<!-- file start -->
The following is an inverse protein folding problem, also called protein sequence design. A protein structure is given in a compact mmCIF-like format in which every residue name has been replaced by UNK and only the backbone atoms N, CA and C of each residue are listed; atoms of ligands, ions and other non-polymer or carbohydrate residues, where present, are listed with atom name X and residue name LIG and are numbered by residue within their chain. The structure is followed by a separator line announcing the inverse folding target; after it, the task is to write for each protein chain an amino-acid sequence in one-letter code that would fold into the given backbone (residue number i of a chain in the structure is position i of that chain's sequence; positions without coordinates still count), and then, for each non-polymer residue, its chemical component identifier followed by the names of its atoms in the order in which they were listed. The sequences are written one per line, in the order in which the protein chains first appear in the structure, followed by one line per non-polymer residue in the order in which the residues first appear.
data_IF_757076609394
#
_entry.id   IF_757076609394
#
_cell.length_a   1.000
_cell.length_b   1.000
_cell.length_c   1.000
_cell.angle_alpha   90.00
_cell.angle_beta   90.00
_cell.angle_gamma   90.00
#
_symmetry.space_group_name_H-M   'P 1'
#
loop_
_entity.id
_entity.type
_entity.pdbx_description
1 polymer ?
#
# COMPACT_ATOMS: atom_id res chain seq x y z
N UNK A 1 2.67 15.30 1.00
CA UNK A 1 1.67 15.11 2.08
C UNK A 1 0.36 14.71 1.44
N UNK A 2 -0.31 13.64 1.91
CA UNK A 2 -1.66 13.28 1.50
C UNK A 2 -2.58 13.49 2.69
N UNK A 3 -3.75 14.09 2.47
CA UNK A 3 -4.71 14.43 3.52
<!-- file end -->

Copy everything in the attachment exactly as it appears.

The following is an inverse protein folding problem, also called protein sequence design. A protein structure is given in a compact mmCIF-like format in which every residue name has been replaced by UNK and only the backbone atoms N, CA and C of each residue are listed; atoms of ligands, ions and other non-polymer or carbohydrate residues, where present, are listed with atom name X and residue name LIG and are numbered by residue within their chain. The structure is followed by a separator line announcing the inverse folding target; after it, the task is to write for each protein chain an amino-acid sequence in one-letter code that would fold into the given backbone (residue number i of a chain in the structure is position i of that chain's sequence; positions without coordinates still count), and then, for each non-polymer residue, its chemical component identifier followed by the names of its atoms in the order in which they were listed. The sequences are written one per line, in the order in which the protein chains first appear in the structure, followed by one line per non-polymer residue in the order in which the residues first appear.
data_IF_757076609394
#
_entry.id   IF_757076609394
#
_cell.length_a   1.000
_cell.length_b   1.000
_cell.length_c   1.000
_cell.angle_alpha   90.00
_cell.angle_beta   90.00
_cell.angle_gamma   90.00
#
_symmetry.space_group_name_H-M   'P 1'
#
loop_
_entity.id
_entity.type
_entity.pdbx_description
1 polymer ?
#
# COMPACT_ATOMS: atom_id res chain seq x y z
N UNK A 1 2.67 15.30 1.00
CA UNK A 1 1.67 15.11 2.08
C UNK A 1 0.36 14.71 1.44
N UNK A 2 -0.31 13.64 1.91
CA UNK A 2 -1.66 13.28 1.50
C UNK A 2 -2.58 13.49 2.69
N UNK A 3 -3.75 14.09 2.47
CA UNK A 3 -4.71 14.43 3.52